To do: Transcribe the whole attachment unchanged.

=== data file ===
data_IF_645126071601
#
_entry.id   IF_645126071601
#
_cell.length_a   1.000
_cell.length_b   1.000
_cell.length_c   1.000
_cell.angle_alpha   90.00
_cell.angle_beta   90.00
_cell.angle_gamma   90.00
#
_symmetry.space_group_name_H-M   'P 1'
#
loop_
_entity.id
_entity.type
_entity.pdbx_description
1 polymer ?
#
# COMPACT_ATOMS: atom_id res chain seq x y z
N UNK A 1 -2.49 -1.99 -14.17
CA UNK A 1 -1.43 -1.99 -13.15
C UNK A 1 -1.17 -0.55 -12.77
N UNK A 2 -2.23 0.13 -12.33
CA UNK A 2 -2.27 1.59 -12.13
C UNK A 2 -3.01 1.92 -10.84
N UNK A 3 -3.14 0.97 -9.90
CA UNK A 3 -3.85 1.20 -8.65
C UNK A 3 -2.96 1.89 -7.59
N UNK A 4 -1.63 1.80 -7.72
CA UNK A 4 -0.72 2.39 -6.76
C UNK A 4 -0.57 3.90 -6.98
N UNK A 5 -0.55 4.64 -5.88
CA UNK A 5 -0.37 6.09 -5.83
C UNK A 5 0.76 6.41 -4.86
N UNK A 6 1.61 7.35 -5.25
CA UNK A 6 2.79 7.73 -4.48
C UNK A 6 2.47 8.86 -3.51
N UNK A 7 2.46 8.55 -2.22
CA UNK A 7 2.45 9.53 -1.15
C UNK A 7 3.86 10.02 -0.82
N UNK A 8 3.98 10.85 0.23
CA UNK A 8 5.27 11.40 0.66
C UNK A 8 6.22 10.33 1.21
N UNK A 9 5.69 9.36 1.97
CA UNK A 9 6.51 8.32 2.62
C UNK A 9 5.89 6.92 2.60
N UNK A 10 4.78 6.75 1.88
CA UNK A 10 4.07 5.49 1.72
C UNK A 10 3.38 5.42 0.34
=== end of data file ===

data_IF_645126071601
#
_entry.id   IF_645126071601
#
_cell.length_a   1.000
_cell.length_b   1.000
_cell.length_c   1.000
_cell.angle_alpha   90.00
_cell.angle_beta   90.00
_cell.angle_gamma   90.00
#
_symmetry.space_group_name_H-M   'P 1'
#
loop_
_entity.id
_entity.type
_entity.pdbx_description
1 polymer ?
#
# COMPACT_ATOMS: atom_id res chain seq x y z
N UNK A 1 -2.49 -1.99 -14.17
CA UNK A 1 -1.43 -1.99 -13.15
C UNK A 1 -1.17 -0.55 -12.77
N UNK A 2 -2.23 0.13 -12.33
CA UNK A 2 -2.27 1.59 -12.13
C UNK A 2 -3.01 1.92 -10.84
N UNK A 3 -3.14 0.97 -9.90
CA UNK A 3 -3.85 1.20 -8.65
C UNK A 3 -2.96 1.89 -7.59
N UNK A 4 -1.63 1.80 -7.72
CA UNK A 4 -0.72 2.39 -6.76
C UNK A 4 -0.57 3.90 -6.98
N UNK A 5 -0.55 4.64 -5.88
CA UNK A 5 -0.37 6.09 -5.83
C UNK A 5 0.76 6.41 -4.86
N UNK A 6 1.61 7.35 -5.25
CA UNK A 6 2.79 7.73 -4.48
C UNK A 6 2.47 8.86 -3.51
N UNK A 7 2.46 8.55 -2.22
CA UNK A 7 2.45 9.53 -1.15
C UNK A 7 3.86 10.02 -0.82
N UNK A 8 3.98 10.85 0.23
CA UNK A 8 5.27 11.40 0.66
C UNK A 8 6.22 10.33 1.21
N UNK A 9 5.69 9.36 1.97
CA UNK A 9 6.51 8.32 2.62
C UNK A 9 5.89 6.92 2.60
N UNK A 10 4.78 6.75 1.88
CA UNK A 10 4.07 5.49 1.72
C UNK A 10 3.38 5.42 0.34